South Africa’s central bank in conjunction with other financial regulators in the country recently published a document that proposes 30 rules for the crypto sector. These proposed rules adhere to the guidelines published by the Financial Action Task Force a while back.

A Joint Effort

In total, the document contains 30 recommendations, which comply with the recommendations of the FATF. The paper was a joint effort by the Intergovernmental Fintech Working Group (IFWG) and the Intergovernmental Crypto Assets Regulatory Working Group. Members of the IFWG include the FSCA, the National Treasury, the National Credit Regulator, the South African Reserve Bank, and the South African Revenue Service.

Rules for the Crypto Sector

The paper contains 30 proposals on how the crypto sector and ICOs in South Africa will be regulated. Members of the public and stakeholders in the crypto sector are invited to submit their feedback by May 15.

The first proposal ensures that South Africa complies with the guidelines created by the FATF for service providers in the crypto sector. Its goal is to ensure that those in the crypto sector comply with strict anti-money laundering requirements. Since the FATF created its recommendations in June 2019, it has been actively enforcing them in member nations. The service providers, according to the FATF recommendations are token issuers, ATMs, custodial wallets, derivatives services providers, and any custodial service providers in the crypto sector. According to the proposal, all recommendations of the FATF should be enforced, which includes the travel rule.

The proposals recommend that the Financial Intelligence Center be in charge of supervising crypto service providers. Service providers in the crypto sector will have to register with a regulated institution. Besides that, they must enforce all AML and CFT rules. As part of the compliance, they will enforce KYC policies, maintain proper records, conduct due diligence, monitor their systems for suspicious activities, and report any suspicious activities to the FIC. The paper proposes that the service providers report any transactions of R25,000 or higher to the FIC.

Additionally, the policy paper recommends that the Financial Sector Conduct Authority will be in charge of the licensing of services to the purchase and sale of crypto. The paper calls for the creation of specific standards to regulate these services.

Further, the paper calls for the Financial Surveillance Department under the central bank to take up the role of regulating and supervising all illegitimate cross-border financial transactions in the crypto sector. The paper notes that the Intergovernmental Crypto Assets Regulatory Working Group will continue to monitor all crypto activities in the country.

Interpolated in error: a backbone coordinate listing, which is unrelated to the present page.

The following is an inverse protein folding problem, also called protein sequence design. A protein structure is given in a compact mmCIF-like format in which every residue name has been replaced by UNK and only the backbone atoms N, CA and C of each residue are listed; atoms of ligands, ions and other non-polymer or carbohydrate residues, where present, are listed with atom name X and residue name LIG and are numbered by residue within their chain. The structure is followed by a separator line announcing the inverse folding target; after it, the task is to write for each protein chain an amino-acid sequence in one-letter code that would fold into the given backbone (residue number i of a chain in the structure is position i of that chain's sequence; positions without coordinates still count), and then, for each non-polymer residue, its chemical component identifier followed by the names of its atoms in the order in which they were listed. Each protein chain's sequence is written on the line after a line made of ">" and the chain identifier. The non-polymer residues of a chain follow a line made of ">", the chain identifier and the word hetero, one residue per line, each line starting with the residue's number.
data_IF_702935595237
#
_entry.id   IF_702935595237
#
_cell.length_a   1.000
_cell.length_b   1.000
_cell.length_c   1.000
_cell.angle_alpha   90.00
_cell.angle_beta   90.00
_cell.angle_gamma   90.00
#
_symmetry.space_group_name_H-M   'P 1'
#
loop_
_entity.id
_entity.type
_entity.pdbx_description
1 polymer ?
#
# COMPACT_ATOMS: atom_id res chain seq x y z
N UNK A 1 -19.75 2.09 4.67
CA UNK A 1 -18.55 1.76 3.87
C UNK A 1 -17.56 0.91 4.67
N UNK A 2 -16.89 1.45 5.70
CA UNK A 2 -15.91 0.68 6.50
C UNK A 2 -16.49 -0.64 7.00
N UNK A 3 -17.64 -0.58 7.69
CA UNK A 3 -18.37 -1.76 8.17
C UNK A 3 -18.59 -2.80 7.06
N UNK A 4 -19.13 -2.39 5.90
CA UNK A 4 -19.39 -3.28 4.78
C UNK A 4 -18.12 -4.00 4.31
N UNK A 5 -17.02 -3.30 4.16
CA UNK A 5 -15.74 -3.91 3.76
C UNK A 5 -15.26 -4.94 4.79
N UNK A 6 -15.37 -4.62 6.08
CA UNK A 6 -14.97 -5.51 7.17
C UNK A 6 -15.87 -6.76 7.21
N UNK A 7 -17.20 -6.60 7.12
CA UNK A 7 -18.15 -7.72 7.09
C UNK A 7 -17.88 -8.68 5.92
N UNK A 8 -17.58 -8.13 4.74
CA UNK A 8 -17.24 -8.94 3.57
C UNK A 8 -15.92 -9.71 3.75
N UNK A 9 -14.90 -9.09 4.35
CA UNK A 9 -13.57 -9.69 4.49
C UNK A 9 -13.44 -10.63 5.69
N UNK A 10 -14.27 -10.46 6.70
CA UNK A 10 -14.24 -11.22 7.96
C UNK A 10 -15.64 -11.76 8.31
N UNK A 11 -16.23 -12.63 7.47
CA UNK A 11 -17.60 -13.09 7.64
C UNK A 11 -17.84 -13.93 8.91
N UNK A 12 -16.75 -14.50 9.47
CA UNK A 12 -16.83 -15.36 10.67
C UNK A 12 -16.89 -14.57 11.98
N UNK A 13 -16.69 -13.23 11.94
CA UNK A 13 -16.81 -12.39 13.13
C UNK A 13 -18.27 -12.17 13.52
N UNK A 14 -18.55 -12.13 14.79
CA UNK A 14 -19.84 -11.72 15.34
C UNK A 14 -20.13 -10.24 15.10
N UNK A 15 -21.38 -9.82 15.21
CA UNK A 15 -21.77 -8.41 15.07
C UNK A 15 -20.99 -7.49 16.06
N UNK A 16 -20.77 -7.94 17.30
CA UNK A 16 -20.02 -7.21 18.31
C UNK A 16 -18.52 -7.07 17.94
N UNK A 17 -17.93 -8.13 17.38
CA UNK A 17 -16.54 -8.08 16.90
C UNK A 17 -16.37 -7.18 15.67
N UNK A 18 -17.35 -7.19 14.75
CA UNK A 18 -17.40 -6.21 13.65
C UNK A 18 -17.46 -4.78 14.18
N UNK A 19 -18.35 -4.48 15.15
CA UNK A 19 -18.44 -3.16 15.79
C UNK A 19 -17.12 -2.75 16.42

Crypto is Not Legal Tender

In its conclusion, the policy paper states that crypto will not be recognized as legal tender in South African. As a result, it will not be classified as electronic money in the country. All money settlements will only be conducted in recognized legal tender and transactions in crypto will not be recognized as money settlements within the South African financial system.

South Africa Cryptocurrency Growth 

The tough rules proposed by South Africa will no doubt have a major impact on the crypto world. However, it is worth noting that the country has decided to regulate the crypto sector instead of trying to ban it. Back in 2019, it was reported in the “2019 Global Digital Handbook” that South Africa ranked 1st in terms of % of internet users that own some form of cryptocurrency.

Aside from many Africans being financially “unbanked”, the economic system in Africa experiences catastrophic inflation levels. For this reason, Bitcoin in particular has become a popular digital asset in South Africa. We’ve seen this narrative in many other geographic regions as well, such as Venezuela and Zimbabwe. Individuals that live in politically unstable countries flock to Bitcoin due to its deflationary infrastructure. In addition, investors in these regions view crypto as hedge against “political risk”.  A couple years ago, South Africa had no interest in regulating digital assets.

As talks continue to surface regarding projects within Facebook, Banks, and the Federal Reserve, you should start to see many other countries taking the same approach that South Africa is.

Image Source: Pixabay 

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